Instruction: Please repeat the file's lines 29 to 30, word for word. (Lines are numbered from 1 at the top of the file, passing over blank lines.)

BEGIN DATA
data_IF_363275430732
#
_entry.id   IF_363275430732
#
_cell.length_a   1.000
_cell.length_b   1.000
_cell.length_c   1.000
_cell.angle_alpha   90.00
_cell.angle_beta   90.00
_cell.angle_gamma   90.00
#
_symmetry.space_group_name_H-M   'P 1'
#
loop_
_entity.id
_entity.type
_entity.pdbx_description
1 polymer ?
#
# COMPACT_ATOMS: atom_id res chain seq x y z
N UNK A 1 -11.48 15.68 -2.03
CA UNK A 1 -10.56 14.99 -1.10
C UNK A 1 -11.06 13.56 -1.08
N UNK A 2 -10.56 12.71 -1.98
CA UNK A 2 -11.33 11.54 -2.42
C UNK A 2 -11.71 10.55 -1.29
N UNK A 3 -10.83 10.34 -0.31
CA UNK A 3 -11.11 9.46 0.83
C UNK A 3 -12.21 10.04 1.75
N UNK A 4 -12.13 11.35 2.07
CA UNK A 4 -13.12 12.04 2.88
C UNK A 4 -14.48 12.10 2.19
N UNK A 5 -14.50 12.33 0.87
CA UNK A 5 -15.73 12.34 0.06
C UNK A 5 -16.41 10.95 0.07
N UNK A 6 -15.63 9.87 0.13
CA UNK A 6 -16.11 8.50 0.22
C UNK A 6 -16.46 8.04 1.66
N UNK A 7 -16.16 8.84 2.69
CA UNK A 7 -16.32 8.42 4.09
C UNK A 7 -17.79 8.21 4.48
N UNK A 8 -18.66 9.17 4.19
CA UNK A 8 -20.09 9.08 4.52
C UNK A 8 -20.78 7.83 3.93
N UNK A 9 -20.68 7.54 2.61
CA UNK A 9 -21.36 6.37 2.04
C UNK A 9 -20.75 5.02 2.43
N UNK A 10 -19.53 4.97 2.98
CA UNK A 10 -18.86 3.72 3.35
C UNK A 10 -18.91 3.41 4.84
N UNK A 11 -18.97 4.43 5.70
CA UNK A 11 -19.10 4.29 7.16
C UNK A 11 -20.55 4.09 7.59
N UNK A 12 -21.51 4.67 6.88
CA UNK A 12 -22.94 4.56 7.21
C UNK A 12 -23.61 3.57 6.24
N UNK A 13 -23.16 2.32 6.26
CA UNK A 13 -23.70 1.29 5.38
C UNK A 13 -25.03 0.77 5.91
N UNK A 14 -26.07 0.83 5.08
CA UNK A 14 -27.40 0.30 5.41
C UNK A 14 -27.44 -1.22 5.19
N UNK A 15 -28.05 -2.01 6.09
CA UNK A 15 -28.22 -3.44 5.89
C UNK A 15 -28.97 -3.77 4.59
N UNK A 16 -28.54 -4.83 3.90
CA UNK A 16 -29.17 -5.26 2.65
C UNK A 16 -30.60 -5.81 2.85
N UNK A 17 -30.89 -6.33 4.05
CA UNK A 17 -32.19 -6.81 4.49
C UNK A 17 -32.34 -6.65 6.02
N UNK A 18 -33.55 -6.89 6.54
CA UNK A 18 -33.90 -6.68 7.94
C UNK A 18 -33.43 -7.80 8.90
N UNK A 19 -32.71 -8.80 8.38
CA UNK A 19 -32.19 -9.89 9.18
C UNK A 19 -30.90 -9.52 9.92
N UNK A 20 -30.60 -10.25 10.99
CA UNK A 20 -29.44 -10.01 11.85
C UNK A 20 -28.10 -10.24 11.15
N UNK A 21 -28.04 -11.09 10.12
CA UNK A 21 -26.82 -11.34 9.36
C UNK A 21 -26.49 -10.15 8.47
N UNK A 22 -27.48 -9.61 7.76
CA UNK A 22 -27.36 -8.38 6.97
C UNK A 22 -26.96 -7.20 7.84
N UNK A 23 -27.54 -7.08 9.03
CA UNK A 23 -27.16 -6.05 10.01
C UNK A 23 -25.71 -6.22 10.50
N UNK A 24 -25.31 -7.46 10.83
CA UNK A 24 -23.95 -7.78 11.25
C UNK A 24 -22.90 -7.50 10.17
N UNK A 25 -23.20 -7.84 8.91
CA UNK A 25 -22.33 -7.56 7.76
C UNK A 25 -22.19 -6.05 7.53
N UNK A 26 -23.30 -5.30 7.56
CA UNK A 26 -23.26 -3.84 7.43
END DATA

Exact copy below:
C UNK A 3 -12.21 10.04 1.75
N UNK A 4 -12.13 11.35 2.07